The essence of the DSA is not to make content decisions directly but to set standards for due diligence and require companies to demonstrate that they are monitoring and mitigating risks via their own codes of conduct. Voluntary standards may vary, but the sharpest debates revolve around defining what constitutes illegal content. The EU has taken additional measures to harmonize laws regarding what is illegal content across the EU member states, which has been a difficult and contentious matter. The United Kingdom (UK) went through a similar multiyear debate over concerns about curtailing free speech before passing its Online Safety Act late last year. The UK law adopted some features in the DSA, including the due diligence reporting requirement and fines of up to ten percent of gross revenue. It defines the scope of risks more narrowly than the DSA, although the UK law does criminalize “extreme” pornography and may criminalize the creation of deepfake porn. Enforcement of the UK law awaits finalization of codes of conduct by year’s end. The EU also has moved to harmonize what constitutes illegal content as the laws of the twenty-seven member states currently vary greatly in defining what is illegal. Germany’s Network Enforcement Act, which was passed in 2018, is one of the world’s stiffest hate speech laws, which aims to stem rising neo-Nazi hate speech. The far-right Alternative fur Deutschland party has surged in state elections and exceeded the popularity of the leading Social Democrats in national polls.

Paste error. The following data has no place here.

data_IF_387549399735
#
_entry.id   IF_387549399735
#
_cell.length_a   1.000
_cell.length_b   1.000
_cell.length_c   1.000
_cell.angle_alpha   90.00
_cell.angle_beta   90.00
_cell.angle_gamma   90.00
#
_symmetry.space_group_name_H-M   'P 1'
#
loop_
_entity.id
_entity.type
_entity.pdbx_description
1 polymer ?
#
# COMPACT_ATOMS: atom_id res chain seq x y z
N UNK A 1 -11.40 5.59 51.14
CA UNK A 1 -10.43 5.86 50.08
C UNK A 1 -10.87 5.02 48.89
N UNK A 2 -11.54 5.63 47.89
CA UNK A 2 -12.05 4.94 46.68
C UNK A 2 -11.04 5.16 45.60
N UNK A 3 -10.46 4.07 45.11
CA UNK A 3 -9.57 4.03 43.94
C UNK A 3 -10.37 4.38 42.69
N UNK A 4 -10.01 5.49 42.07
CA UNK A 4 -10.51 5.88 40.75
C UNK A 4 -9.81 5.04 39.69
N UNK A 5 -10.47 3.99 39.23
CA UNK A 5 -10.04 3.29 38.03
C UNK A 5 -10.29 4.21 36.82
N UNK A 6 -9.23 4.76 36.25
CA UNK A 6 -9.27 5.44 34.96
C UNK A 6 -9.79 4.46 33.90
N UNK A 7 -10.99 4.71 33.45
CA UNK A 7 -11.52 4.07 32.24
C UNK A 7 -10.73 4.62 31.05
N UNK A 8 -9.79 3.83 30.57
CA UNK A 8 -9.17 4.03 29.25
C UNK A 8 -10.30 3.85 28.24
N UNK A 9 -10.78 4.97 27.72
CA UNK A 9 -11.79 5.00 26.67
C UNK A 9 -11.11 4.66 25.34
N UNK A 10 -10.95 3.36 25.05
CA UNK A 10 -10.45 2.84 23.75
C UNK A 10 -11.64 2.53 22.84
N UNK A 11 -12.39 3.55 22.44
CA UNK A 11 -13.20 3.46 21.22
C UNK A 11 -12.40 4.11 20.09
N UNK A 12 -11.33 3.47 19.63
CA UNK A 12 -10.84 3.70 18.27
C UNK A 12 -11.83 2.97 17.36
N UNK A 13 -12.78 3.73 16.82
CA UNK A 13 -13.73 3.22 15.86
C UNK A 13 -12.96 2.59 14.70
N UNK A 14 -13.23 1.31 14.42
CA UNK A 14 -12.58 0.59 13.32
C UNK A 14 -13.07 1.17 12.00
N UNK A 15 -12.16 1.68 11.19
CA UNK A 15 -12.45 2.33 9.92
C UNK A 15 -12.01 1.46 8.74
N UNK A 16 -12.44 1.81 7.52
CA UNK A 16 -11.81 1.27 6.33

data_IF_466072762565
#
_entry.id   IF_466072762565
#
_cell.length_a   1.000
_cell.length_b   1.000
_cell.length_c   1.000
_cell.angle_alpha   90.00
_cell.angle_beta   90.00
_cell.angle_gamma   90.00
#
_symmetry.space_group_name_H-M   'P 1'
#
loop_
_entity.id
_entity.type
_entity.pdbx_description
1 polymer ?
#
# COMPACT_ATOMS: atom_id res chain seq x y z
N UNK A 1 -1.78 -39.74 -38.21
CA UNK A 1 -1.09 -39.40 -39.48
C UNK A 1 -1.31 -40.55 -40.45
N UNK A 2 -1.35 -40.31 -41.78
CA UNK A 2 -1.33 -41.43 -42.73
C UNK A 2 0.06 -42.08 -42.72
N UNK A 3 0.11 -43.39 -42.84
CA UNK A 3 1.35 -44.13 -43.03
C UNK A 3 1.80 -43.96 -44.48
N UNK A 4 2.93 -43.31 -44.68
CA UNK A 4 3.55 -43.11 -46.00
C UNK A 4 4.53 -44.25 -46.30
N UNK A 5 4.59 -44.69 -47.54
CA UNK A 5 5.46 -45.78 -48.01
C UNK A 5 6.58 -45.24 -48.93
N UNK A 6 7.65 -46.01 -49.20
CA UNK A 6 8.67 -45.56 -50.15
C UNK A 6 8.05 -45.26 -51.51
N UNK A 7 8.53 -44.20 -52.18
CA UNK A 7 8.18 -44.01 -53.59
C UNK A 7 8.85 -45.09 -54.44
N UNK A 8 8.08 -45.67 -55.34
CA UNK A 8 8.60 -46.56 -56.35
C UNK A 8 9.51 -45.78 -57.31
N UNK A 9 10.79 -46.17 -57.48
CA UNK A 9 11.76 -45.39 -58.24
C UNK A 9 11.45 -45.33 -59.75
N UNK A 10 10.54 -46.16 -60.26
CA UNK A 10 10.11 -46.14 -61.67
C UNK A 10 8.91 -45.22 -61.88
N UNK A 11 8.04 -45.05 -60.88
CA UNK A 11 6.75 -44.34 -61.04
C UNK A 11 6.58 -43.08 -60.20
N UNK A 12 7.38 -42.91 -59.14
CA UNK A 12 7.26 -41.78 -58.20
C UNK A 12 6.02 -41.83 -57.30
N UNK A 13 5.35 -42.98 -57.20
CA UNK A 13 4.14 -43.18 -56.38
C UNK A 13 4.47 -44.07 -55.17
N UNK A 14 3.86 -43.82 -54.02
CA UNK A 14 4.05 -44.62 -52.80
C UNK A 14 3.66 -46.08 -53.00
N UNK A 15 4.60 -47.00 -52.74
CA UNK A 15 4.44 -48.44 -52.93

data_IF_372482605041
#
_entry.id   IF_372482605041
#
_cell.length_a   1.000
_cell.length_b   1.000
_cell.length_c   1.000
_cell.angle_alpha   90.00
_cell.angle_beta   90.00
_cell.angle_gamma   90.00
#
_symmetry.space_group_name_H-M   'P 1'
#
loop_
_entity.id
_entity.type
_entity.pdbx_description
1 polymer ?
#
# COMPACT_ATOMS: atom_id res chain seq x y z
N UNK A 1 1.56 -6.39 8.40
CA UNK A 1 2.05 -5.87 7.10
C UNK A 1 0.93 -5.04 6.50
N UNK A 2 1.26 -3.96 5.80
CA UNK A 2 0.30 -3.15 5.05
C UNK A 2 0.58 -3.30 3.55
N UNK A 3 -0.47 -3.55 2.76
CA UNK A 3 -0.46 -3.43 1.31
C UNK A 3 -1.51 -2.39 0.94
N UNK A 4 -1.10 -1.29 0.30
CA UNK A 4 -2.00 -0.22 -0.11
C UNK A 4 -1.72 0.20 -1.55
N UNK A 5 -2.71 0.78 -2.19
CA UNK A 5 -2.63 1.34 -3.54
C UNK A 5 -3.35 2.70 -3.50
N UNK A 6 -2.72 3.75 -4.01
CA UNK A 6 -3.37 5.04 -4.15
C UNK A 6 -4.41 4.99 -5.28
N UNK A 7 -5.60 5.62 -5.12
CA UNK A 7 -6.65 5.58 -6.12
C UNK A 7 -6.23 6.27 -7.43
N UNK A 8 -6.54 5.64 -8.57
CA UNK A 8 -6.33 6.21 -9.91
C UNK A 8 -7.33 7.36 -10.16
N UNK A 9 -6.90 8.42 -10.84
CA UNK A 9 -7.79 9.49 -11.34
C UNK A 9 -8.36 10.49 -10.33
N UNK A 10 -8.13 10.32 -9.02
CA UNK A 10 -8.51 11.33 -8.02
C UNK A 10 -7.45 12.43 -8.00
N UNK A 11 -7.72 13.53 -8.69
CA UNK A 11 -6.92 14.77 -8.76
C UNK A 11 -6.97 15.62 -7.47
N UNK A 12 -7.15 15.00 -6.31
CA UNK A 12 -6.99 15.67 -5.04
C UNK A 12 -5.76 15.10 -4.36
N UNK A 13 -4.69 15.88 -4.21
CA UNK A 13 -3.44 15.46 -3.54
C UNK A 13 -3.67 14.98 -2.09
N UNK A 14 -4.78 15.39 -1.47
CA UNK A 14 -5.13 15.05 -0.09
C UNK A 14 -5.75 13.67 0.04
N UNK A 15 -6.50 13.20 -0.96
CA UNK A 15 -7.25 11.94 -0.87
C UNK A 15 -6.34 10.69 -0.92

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Technology and Innovation

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The process of making the internet safer is iterative; several countries have revised their laws based on the experience of implementing them as well as evolving circumstances. For example, Germany amended its law in 2021 to stiffen its requirement that companies take down “clearly illegal” content within twenty-four hours. Australia has revised its online safety law twice since its initial passage in 2015, to require faster takedown of material deemed illegal and to greatly expand the law’s original focus on stopping child sexual abuse and exploitation and terrorist material. Speed of response is a critical factor in countering mis- and disinformation. Delayed action by tech companies has allowed viral propagation of material to proceed unhindered—as occurred in early January when deepfake porn of pop star Taylor Swift spread to 47 million viewers shortly after it was uploaded from the notorious 4chan message board.